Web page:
Medicaid created a similar program for low-income Americans. While Medicare is administered by the Social Security Administration, Medicaid was designed as a partnership under which states and the federal government would share the cost of providing medical care to the poor. Concourse Rehab. & Nursing Ctr. Inc. v. Whalen, 249 F.3d 136, 139 (2d Cir. 2001). Medicaid programs are administered by state agencies such as the Department of Vermont Health Access. See Dep't of Vt. Health Access, (last visited July 22, 2015). These agencies pay for the cost of their participants' health care through a mixture of federal and state tax dollars.

The two programs have grown and changed over the course of the last fifty years. Medicare accounts for 20% of current health spending in the United States. NHE Fact Sheet, Centers for Medicare & Medicaid Services, (last visited July 22, 2015). Medicaid accounts for an additional 15%. Id. In 2013, Medicaid spending grew by 6.1%-almost twice the rate of Medicare spending, which grew 3.4 %. Id.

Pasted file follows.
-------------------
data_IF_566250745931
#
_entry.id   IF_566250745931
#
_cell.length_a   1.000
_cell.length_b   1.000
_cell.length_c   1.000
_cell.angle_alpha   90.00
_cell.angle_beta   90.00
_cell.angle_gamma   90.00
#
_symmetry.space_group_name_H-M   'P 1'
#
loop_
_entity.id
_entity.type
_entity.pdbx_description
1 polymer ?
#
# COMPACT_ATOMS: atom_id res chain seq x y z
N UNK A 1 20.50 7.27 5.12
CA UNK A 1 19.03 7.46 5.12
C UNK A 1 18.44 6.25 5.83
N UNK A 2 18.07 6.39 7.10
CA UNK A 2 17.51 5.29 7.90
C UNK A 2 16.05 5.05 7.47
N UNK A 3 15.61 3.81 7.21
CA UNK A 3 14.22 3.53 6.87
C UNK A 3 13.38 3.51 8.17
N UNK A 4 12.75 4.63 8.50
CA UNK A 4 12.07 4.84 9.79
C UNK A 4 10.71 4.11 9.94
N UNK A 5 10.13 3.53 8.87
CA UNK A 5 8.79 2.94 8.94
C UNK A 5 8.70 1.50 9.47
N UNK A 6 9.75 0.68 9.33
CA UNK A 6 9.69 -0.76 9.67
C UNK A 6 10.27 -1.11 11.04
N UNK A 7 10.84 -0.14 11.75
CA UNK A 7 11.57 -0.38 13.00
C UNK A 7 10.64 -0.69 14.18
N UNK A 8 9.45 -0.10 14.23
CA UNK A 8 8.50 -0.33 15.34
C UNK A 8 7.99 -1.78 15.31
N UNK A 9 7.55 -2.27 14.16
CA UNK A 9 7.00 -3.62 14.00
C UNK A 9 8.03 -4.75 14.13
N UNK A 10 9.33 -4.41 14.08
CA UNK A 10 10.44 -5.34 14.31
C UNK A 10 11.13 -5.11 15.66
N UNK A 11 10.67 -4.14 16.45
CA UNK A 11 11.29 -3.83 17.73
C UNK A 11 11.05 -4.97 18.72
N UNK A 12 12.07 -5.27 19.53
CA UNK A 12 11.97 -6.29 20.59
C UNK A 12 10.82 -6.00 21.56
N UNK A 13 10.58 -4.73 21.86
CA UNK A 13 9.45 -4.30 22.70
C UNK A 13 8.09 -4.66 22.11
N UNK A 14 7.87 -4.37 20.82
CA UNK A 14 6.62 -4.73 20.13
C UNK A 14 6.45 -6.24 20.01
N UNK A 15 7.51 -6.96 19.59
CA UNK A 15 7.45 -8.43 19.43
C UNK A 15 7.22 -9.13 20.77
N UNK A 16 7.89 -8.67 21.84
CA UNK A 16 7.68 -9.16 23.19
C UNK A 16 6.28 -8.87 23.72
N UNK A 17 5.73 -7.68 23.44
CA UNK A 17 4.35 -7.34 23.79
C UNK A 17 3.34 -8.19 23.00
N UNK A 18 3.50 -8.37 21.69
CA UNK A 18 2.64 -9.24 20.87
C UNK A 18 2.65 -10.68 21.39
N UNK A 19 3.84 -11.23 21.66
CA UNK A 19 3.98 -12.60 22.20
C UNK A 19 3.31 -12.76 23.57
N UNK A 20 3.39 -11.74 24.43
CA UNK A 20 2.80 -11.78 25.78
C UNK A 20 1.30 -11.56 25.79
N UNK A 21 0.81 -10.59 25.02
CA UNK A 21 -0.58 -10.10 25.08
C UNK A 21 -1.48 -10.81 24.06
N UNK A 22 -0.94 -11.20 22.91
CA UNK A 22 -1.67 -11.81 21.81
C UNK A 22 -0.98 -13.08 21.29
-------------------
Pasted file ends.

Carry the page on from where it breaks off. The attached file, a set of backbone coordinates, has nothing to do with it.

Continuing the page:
From the inception of these programs, their different structures and the overlapping populations they serve have created legal and political difficulties in coordinating their systems of payments. Medicare money is federal money administered through the Centers for Medicare and Medicaid Services, an agency within the Department of Health and Human Services. States do not participate in Medicare. Conn. Dep't of Soc. Servs. v. Leavitt, 428 F.3d 138, 141 (2d Cir. 2005). Medicaid money is a mixture of federal and state money which is administered through state agencies. Id. States benefit if an expense is covered by Medicare instead of Medicaid. For these reasons, litigation over issues of "who pays" and which program takes priority for an expense has occurred with great frequency and in many different factual settings over recent decades. See, e.g., id.; N.Y.C. Health & Hosp. Corp. v. Perales, 954 F.2d 854 (2d Cir. 1992); N.Y. State Dep't of Soc. Servs. v. Bowen, 846 F.2d 129 (2d Cir. 1988).